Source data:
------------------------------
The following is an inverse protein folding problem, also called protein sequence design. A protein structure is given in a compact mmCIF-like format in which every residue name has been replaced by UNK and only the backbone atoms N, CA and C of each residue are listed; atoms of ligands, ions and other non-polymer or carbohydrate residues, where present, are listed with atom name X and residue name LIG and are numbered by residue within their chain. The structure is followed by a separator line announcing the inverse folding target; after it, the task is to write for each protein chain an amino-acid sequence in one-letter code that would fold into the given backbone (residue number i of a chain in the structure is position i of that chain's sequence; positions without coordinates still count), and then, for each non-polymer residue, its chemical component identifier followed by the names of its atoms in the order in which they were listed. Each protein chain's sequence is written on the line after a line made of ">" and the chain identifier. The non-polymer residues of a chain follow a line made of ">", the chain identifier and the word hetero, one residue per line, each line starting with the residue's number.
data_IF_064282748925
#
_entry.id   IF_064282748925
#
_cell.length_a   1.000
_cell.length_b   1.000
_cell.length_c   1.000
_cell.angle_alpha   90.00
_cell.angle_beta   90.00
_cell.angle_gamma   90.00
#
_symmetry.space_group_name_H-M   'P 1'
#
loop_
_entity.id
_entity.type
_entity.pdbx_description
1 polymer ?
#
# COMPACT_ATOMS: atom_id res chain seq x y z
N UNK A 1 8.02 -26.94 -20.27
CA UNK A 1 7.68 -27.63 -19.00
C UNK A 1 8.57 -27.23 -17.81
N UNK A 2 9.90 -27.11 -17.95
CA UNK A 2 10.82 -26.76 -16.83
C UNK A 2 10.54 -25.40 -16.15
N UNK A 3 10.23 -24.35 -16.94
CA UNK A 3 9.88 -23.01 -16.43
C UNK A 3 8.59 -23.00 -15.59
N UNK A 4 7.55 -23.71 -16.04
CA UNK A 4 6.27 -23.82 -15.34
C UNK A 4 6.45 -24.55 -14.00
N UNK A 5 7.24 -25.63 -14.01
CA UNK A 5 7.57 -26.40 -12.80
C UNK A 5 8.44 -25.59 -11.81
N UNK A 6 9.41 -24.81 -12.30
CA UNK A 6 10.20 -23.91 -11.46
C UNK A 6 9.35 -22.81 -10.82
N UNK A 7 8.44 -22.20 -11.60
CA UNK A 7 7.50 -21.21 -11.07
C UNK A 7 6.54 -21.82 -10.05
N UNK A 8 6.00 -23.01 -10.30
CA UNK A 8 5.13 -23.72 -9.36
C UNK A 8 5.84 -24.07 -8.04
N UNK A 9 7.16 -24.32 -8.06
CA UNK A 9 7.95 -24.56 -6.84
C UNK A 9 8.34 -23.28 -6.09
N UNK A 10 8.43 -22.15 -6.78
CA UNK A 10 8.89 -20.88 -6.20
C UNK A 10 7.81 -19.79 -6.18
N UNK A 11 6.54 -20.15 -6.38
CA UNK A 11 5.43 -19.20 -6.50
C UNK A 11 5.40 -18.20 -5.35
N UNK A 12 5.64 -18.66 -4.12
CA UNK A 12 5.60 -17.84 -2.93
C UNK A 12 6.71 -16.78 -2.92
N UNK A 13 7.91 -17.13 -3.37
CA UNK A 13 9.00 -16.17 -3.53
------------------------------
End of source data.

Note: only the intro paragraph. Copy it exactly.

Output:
The following is an inverse protein folding problem, also called protein sequence design. A protein structure is given in a compact mmCIF-like format in which every residue name has been replaced by UNK and only the backbone atoms N, CA and C of each residue are listed; atoms of ligands, ions and other non-polymer or carbohydrate residues, where present, are listed with atom name X and residue name LIG and are numbered by residue within their chain. The structure is followed by a separator line announcing the inverse folding target; after it, the task is to write for each protein chain an amino-acid sequence in one-letter code that would fold into the given backbone (residue number i of a chain in the structure is position i of that chain's sequence; positions without coordinates still count), and then, for each non-polymer residue, its chemical component identifier followed by the names of its atoms in the order in which they were listed. Each protein chain's sequence is written on the line after a line made of ">" and the chain identifier. The non-polymer residues of a chain follow a line made of ">", the chain identifier and the word hetero, one residue per line, each line starting with the residue's number.